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Can a trust keep kids from wasting your savings?

Parents often worry that children will waste their fortunes. Studies have shown that even massive amounts of wealth are sometimes gone just a few generations later.

This can be an issue when doing estate planning. One man, for example, said that he had four children. Two of them were responsible, wise adults and he had no problem giving them their money. The other two, though, "never grew up." He was worried they'd blow the money on needy friends and other such issues.

Naturally, he didn't want the money he'd worked so hard to save up for them to be thrown away on things he didn't approve of. He said he wanted it to be used on health needs, education, and other such necessities.

There are ways to do this without cutting the two immature children out of the will entirely, as some parents are tempted to do. Instead, a trust fund can be used. Money can be put into the fund and the terms of the trust can dictate that it's only to be used for education.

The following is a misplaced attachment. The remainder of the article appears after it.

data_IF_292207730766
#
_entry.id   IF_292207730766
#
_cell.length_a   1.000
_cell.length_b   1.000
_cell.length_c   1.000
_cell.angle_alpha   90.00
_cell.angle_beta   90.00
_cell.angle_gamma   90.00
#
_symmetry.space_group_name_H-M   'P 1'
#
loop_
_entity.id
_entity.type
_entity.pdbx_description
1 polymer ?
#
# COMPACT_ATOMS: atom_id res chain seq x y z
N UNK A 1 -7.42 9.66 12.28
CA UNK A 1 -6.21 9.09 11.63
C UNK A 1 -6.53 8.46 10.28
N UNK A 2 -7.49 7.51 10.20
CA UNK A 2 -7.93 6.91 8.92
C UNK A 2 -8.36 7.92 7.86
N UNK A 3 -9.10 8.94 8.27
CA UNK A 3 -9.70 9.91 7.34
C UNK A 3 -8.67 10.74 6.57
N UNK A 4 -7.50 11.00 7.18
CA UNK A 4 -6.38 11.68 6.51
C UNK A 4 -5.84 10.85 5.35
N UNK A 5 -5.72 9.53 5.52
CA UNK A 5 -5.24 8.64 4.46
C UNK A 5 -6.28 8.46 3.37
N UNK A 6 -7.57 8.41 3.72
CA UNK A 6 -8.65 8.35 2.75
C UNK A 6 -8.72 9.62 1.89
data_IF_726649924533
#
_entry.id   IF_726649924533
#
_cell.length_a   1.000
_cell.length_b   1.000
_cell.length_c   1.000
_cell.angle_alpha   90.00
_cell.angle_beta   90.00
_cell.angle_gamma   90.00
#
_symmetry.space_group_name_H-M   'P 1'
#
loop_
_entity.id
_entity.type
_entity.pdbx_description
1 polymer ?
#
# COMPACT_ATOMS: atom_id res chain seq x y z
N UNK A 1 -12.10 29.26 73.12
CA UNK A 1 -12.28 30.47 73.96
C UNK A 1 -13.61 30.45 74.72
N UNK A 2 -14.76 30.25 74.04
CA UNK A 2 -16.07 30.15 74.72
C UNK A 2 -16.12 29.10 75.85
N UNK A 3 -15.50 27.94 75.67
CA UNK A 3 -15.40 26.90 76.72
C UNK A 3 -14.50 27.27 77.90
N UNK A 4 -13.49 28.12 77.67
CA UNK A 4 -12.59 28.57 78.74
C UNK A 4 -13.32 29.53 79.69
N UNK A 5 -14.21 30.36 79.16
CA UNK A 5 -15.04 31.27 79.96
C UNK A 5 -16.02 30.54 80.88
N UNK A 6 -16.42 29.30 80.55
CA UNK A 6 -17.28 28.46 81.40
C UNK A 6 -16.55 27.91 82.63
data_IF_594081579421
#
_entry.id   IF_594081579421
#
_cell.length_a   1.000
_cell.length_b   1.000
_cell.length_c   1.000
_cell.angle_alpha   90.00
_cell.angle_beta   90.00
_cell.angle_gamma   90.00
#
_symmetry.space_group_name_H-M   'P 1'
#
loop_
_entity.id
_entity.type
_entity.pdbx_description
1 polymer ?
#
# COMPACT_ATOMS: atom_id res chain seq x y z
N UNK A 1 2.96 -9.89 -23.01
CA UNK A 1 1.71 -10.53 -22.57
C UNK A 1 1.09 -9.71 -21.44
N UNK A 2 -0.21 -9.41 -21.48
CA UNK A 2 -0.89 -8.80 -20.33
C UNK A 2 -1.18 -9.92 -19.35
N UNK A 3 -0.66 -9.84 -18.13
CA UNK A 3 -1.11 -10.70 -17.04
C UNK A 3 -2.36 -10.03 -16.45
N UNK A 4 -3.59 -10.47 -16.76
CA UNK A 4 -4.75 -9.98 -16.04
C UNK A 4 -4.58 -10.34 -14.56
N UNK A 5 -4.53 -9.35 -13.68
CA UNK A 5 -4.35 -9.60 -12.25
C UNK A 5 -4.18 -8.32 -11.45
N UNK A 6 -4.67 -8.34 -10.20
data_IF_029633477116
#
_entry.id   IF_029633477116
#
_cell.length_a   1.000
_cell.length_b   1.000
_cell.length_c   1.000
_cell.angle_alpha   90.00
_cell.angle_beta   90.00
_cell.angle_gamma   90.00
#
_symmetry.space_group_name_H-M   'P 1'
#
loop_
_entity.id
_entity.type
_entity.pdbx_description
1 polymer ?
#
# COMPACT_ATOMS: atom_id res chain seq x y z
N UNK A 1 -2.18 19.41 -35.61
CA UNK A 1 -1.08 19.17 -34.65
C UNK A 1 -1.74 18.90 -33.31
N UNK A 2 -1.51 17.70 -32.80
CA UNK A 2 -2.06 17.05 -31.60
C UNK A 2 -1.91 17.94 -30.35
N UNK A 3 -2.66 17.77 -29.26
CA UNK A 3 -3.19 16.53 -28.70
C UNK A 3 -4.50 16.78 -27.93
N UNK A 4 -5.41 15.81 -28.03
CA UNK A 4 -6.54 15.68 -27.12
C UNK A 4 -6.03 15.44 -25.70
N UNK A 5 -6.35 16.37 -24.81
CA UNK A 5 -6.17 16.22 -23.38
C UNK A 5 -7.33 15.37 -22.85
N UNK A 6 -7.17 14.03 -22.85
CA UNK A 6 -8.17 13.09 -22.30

In some cases, the children never even see the money. The financial institution or trustee that the parent selects will simply get the tuition bills, take out the proper amount of money, and pay those bills directly. This way, the child does have financial support, but the parent still controls how that money is used.

When setting up a trust, make sure you know exactly what steps must be taken and how it has to be written up so that nothing but your exact wishes can be carried out. As a parent, this gives you the final say, even if you're not around to work with your child on every decision.

Source: Credit, "How Can I Keep My Kids From Wasting Their Inheritance?," Karin Price Mueller, accessed Oct. 28, 2016

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